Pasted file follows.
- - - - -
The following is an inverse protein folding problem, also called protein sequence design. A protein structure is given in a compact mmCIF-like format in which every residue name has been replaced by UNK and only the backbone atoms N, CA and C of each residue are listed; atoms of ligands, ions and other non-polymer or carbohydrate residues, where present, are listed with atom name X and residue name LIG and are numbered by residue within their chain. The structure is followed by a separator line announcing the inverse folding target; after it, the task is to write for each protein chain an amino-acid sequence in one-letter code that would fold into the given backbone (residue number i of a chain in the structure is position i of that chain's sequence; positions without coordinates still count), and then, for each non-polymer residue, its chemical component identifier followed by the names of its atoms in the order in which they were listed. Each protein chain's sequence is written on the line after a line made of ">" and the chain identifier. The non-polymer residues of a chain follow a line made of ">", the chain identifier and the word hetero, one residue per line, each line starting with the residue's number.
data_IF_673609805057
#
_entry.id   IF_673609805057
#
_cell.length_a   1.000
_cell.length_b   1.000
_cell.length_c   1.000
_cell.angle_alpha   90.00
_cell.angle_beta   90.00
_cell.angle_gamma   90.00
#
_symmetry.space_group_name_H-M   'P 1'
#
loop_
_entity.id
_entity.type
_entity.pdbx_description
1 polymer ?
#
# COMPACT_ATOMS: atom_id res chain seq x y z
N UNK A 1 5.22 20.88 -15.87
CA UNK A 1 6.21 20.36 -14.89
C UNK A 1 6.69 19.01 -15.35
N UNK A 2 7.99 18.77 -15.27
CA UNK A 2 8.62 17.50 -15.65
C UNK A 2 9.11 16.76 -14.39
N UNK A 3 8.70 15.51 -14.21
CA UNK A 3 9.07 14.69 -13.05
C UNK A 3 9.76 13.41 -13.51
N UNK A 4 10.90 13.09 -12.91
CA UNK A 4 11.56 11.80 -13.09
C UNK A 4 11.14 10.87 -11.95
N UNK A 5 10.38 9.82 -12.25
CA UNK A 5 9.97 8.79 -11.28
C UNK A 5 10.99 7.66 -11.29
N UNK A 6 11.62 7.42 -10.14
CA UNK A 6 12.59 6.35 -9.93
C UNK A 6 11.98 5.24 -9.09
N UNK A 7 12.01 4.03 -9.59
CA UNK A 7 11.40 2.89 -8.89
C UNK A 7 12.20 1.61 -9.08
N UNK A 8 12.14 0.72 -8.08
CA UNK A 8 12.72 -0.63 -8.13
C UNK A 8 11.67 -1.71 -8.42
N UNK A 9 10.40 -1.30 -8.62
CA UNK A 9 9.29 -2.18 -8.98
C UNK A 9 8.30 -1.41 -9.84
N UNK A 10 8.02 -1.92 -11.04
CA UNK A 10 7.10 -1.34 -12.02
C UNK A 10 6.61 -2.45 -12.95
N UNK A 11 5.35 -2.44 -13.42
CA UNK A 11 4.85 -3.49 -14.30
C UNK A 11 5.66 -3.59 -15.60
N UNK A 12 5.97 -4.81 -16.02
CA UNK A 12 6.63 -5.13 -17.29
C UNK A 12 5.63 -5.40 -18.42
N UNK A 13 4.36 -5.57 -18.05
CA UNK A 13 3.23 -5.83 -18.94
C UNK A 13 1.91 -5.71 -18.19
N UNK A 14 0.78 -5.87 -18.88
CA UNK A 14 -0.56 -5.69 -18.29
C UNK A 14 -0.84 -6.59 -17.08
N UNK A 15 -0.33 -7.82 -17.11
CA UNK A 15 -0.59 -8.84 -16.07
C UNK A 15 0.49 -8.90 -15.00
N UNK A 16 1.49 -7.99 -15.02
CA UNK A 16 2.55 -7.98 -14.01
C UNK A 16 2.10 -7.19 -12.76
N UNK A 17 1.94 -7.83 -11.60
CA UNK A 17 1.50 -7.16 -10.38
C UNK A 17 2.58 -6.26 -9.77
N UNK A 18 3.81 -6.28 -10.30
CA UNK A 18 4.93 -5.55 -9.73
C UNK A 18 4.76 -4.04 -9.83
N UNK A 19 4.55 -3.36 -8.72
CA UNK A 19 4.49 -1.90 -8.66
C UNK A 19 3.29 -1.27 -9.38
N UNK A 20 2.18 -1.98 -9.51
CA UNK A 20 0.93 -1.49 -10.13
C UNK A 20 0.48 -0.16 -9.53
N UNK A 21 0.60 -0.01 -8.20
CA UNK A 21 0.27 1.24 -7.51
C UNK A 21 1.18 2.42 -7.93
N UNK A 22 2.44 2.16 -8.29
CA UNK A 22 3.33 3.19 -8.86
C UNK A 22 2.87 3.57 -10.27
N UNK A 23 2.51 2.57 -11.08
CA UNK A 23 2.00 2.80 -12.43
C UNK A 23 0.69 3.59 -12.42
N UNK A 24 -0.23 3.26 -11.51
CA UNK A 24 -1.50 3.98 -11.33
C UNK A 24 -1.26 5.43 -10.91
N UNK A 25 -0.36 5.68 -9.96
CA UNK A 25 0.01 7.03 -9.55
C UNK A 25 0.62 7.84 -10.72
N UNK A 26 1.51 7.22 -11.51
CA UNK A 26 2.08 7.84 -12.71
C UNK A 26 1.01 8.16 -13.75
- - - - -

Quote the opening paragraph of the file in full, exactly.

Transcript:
The following is an inverse protein folding problem, also called protein sequence design. A protein structure is given in a compact mmCIF-like format in which every residue name has been replaced by UNK and only the backbone atoms N, CA and C of each residue are listed; atoms of ligands, ions and other non-polymer or carbohydrate residues, where present, are listed with atom name X and residue name LIG and are numbered by residue within their chain. The structure is followed by a separator line announcing the inverse folding target; after it, the task is to write for each protein chain an amino-acid sequence in one-letter code that would fold into the given backbone (residue number i of a chain in the structure is position i of that chain's sequence; positions without coordinates still count), and then, for each non-polymer residue, its chemical component identifier followed by the names of its atoms in the order in which they were listed. Each protein chain's sequence is written on the line after a line made of ">" and the chain identifier. The non-polymer residues of a chain follow a line made of ">", the chain identifier and the word hetero, one residue per line, each line starting with the residue's number.